Image: Bob Campagna and Photo Wall SUN weekly paper. There I sufficiently honed my skills, becoming a freelance photographer in 1980. I thought photography could be used for a wider purpose and common good. The passion and vision-making involved in photographing has never left. Humanities Iowa: You never studied art formally. You’re an autodidact in the field, so what is your photographic style? How did you come about finding it? What are some of your influences? Bob Campagna: I am an auto-didact in the sense that I taught myself how to take photographs. I experiment a lot, keep buying photo books. I now have a 500+ volume personal library. I am fascinated by the “Americana” style, the study of social fabric and how people live. My first influence was David Plowden through his visual insight of America. Another is Ansel Adams and his meticulous landscapes. As for conceptual,

interpretive and creative photography, Jerry Uelsman remains of inspiration. My own journey is to document, interpret, create, and always find a point of balance. Humanities Iowa: In a sense, being a photographer is kind of like being a rock n roll guitarist: your gear matters. For the aspiring and practicing photographers our there, can you tell us what format do you shoot? Why that particular format? Bob Campagna: Heck, I use a cell phone just like everyone else. But I also use a Hasselblad, which shoots medium format film (2 ¼ square). That requires me to see square and backwards. It’s demanding. A joy in shooting with a Hasselblad is that it’s a box camera. Looking through the top, I often can shoot underneath a subject’s reflexive defenses. However, negotiated photos are more meaningful and interesting than stolen images. Bob Campagna: Since 1982 I have created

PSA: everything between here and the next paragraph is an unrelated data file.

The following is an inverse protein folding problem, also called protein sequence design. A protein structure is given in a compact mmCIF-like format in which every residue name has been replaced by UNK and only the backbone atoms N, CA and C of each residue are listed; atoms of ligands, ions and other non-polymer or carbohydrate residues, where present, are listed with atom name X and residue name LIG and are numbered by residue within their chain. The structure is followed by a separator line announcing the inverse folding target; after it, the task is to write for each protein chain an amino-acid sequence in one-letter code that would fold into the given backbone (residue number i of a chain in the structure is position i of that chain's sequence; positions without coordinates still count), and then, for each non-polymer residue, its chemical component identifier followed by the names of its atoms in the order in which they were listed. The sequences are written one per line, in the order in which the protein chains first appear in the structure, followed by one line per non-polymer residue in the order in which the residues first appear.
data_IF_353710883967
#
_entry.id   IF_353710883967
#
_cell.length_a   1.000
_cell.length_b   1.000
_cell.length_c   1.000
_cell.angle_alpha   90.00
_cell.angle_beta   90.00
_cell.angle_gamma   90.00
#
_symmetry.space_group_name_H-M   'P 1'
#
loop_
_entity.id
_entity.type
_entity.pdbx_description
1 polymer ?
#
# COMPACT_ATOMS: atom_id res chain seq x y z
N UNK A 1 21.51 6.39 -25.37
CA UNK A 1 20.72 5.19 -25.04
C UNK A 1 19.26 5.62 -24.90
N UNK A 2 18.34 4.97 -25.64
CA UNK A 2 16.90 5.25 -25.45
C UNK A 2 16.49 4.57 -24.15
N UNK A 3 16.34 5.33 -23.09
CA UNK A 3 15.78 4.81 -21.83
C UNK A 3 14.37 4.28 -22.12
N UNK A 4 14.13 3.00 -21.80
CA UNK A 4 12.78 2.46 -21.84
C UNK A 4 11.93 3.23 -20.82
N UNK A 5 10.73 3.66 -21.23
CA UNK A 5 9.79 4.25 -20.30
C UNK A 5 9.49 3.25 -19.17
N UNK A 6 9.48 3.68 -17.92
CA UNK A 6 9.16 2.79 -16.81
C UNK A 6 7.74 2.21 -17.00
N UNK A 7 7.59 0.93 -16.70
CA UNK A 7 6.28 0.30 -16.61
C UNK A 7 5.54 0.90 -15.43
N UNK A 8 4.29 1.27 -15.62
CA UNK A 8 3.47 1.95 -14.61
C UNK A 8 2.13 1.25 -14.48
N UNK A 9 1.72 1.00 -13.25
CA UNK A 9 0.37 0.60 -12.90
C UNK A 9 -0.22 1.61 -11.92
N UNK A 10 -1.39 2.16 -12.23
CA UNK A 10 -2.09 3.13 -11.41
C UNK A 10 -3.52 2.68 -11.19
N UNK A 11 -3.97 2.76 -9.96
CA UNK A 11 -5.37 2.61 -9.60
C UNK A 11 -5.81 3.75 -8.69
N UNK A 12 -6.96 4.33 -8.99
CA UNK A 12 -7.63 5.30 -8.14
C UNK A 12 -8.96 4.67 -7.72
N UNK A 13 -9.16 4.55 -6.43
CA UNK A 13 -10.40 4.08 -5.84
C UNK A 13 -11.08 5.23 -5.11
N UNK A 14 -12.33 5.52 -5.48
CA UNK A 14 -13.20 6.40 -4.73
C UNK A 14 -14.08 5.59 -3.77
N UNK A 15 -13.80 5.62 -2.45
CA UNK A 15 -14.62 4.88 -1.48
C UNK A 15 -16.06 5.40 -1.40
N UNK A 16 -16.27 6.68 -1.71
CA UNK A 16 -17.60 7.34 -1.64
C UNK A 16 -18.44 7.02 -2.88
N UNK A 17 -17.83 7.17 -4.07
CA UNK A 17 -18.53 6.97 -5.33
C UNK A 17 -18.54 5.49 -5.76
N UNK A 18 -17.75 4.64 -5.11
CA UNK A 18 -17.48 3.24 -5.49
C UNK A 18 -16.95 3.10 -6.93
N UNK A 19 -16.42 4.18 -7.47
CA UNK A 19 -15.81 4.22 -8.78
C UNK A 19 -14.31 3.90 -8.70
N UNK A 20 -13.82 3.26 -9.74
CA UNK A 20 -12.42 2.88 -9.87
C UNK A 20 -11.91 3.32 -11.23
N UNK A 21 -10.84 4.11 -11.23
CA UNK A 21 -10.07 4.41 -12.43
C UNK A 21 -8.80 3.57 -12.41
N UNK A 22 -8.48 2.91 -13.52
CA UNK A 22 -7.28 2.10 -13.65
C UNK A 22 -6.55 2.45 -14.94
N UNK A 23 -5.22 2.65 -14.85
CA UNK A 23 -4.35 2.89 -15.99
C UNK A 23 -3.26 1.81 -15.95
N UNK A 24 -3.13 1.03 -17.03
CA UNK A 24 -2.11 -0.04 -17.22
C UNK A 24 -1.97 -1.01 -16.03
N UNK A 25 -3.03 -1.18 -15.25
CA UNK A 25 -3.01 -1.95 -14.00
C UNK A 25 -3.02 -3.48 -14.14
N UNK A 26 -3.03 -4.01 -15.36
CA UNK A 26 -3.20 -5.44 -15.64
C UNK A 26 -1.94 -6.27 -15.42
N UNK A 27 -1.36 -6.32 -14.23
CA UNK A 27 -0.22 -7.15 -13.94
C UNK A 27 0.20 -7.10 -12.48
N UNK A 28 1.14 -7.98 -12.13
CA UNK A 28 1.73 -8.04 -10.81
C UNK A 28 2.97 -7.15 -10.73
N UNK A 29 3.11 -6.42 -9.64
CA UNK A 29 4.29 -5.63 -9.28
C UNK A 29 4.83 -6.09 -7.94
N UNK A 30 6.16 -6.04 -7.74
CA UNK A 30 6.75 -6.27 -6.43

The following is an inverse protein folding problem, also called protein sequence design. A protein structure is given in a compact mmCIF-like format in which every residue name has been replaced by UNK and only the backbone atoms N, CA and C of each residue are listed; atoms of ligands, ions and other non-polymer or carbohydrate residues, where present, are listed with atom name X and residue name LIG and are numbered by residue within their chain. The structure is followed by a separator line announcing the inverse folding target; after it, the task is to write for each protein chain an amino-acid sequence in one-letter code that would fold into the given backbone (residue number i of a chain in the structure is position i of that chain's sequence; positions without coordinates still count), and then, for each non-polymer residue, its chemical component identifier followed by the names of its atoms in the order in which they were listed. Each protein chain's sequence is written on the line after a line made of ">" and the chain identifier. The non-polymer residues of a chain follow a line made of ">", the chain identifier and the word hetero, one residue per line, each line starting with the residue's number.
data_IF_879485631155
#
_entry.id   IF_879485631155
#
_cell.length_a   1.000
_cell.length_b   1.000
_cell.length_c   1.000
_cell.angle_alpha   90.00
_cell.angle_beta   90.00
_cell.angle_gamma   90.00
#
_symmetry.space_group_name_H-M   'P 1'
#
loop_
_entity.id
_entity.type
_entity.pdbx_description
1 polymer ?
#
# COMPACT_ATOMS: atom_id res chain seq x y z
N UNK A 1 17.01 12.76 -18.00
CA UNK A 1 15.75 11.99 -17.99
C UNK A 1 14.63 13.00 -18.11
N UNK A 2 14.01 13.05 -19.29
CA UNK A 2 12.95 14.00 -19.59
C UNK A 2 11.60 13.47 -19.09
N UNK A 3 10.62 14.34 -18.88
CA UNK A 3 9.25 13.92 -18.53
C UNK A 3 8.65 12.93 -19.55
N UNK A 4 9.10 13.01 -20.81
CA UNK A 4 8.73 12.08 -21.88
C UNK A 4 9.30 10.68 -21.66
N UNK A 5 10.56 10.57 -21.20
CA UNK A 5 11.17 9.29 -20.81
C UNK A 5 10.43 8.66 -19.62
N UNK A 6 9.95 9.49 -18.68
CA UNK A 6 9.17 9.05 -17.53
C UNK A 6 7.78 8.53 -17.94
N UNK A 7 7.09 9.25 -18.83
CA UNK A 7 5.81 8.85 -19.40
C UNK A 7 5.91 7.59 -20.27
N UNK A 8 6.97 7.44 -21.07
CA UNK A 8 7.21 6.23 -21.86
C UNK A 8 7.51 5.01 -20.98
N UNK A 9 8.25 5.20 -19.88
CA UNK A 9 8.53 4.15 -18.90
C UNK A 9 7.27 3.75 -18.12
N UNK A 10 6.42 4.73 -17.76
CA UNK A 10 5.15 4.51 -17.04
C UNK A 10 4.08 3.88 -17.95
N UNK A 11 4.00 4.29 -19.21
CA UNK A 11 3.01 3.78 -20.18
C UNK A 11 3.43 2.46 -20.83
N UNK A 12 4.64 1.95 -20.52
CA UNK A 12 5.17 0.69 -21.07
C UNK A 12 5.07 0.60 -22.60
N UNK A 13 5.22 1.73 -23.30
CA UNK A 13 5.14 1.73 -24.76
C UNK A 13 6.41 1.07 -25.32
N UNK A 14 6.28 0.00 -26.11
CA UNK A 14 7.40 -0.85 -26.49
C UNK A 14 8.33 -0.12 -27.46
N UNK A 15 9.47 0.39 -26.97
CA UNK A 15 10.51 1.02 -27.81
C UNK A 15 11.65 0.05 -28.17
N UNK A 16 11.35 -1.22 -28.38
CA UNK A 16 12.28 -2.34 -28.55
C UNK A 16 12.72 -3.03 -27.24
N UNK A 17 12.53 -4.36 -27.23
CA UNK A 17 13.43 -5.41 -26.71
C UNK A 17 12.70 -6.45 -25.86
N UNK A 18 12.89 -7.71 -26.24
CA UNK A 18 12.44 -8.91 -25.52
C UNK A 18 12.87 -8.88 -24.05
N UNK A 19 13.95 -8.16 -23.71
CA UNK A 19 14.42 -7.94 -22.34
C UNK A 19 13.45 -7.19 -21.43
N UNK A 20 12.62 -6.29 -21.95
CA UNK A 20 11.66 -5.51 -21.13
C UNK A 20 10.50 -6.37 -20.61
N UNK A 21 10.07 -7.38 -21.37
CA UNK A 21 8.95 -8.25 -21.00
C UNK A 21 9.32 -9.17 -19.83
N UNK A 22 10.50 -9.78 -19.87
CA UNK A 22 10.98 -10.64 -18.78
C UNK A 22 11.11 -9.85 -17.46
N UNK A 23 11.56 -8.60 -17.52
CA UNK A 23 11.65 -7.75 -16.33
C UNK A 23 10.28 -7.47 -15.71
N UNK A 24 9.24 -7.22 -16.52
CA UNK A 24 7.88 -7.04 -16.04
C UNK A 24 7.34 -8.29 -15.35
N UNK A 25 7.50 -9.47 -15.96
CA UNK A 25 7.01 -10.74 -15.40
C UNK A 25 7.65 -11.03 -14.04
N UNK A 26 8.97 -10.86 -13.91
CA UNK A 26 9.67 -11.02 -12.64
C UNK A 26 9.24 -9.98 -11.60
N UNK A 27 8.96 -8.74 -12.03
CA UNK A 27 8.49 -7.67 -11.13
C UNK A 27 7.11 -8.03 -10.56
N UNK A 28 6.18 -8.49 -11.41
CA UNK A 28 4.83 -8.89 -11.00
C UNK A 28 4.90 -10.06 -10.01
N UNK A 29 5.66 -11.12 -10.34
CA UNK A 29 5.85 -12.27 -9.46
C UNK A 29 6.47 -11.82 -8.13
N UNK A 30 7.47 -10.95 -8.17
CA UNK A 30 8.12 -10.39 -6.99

and taught well over 500 photography workshops in eight states, Scotland and Nicaragua. I have taught over 12,000 students (by comparison, Ansel Adams taught only 5,000). I love the process of education and working with youth. My successful format is “excursionary learning,” that is, using the camera as a tool of exploration. It’s an American Studies style. In that context I have taken students over many parts of Iowa, particularly Northeast Iowa. I brought my darkroom and set it up in schools, sometimes in locker rooms, closets or windowless classrooms. I also have been fortunate enough to take students photographing in Colorado and northern New Mexico. Publishing is an additional sideline, helping students create books with their images. All of these activities give students a sense of wonder and powerful voice through the art of photography. Humanities Iowa: You’ve taken over a million images. How do you begin to sort through all of that material? What are some of your more memorable photographs? Bob Campagna: I have taken over a million images, each for a reason. Some have changed my life, such as when I photographed an October sunrise over Mount Vernon in 1983. To accomplish the image I scaled a 140’ water tower and was arrested for the climb. Thankfully charges were dropped. It was a moment where I had a vision and acted to achieve it! Another was in August, 1999. I photographed a ballerina in a hog lot. It was a

Image: Bill Young Feeding Hogs serendipity! A farmer invited us to his pig pen. We couldn’t decline such a wonderful invitation. Serendipity is a photographer’s friend. To quote Ansel Adams, “[c]hance favors the prepared mind.” I know that to be true. I prefer to work on projects, not just individual images. Projects more thoroughly tell stories. For example, in September 2013 the city of Evans, Colorado hired me to photograph its massive flood devastation. Another intermittent project is when I work with tribal historian Johnathan Buffalo to produce images of Iowa’s Meskwaki people.